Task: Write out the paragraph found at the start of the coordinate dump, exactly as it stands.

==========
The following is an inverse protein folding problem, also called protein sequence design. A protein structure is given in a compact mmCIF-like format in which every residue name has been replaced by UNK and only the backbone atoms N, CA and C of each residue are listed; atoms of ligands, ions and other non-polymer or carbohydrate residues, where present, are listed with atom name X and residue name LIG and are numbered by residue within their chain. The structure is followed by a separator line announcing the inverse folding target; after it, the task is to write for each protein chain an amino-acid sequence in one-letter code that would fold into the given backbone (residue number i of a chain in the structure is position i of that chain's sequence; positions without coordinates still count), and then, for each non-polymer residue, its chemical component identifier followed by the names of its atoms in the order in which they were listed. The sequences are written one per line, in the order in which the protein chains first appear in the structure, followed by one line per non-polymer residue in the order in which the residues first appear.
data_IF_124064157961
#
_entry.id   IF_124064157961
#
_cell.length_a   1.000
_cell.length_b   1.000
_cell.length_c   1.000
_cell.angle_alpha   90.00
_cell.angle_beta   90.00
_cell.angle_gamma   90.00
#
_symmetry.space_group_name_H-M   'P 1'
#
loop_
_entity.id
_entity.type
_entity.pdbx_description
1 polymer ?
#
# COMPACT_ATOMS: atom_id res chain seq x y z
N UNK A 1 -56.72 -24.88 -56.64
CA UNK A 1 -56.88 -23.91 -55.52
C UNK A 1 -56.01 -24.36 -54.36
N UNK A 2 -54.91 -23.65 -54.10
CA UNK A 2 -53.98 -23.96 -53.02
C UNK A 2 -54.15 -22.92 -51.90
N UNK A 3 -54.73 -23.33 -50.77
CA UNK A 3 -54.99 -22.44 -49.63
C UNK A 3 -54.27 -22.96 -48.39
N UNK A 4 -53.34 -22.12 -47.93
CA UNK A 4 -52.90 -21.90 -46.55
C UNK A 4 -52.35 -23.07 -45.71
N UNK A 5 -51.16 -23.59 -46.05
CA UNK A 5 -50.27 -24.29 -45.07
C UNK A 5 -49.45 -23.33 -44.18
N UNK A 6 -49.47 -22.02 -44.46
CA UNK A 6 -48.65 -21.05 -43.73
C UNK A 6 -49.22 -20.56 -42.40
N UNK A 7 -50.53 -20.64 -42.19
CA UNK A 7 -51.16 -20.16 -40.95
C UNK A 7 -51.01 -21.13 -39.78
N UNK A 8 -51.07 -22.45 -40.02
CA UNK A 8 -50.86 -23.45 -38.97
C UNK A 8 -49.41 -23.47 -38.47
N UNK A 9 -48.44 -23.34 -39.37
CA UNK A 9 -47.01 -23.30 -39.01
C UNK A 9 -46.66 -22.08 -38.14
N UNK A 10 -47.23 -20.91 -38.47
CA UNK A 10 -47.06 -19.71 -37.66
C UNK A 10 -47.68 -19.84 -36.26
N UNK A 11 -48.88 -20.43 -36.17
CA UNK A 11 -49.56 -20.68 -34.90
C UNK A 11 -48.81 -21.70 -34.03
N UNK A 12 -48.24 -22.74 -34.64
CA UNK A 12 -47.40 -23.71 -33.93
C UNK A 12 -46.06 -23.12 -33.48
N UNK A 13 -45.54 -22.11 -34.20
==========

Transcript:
The following is an inverse protein folding problem, also called protein sequence design. A protein structure is given in a compact mmCIF-like format in which every residue name has been replaced by UNK and only the backbone atoms N, CA and C of each residue are listed; atoms of ligands, ions and other non-polymer or carbohydrate residues, where present, are listed with atom name X and residue name LIG and are numbered by residue within their chain. The structure is followed by a separator line announcing the inverse folding target; after it, the task is to write for each protein chain an amino-acid sequence in one-letter code that would fold into the given backbone (residue number i of a chain in the structure is position i of that chain's sequence; positions without coordinates still count), and then, for each non-polymer residue, its chemical component identifier followed by the names of its atoms in the order in which they were listed. The sequences are written one per line, in the order in which the protein chains first appear in the structure, followed by one line per non-polymer residue in the order in which the residues first appear.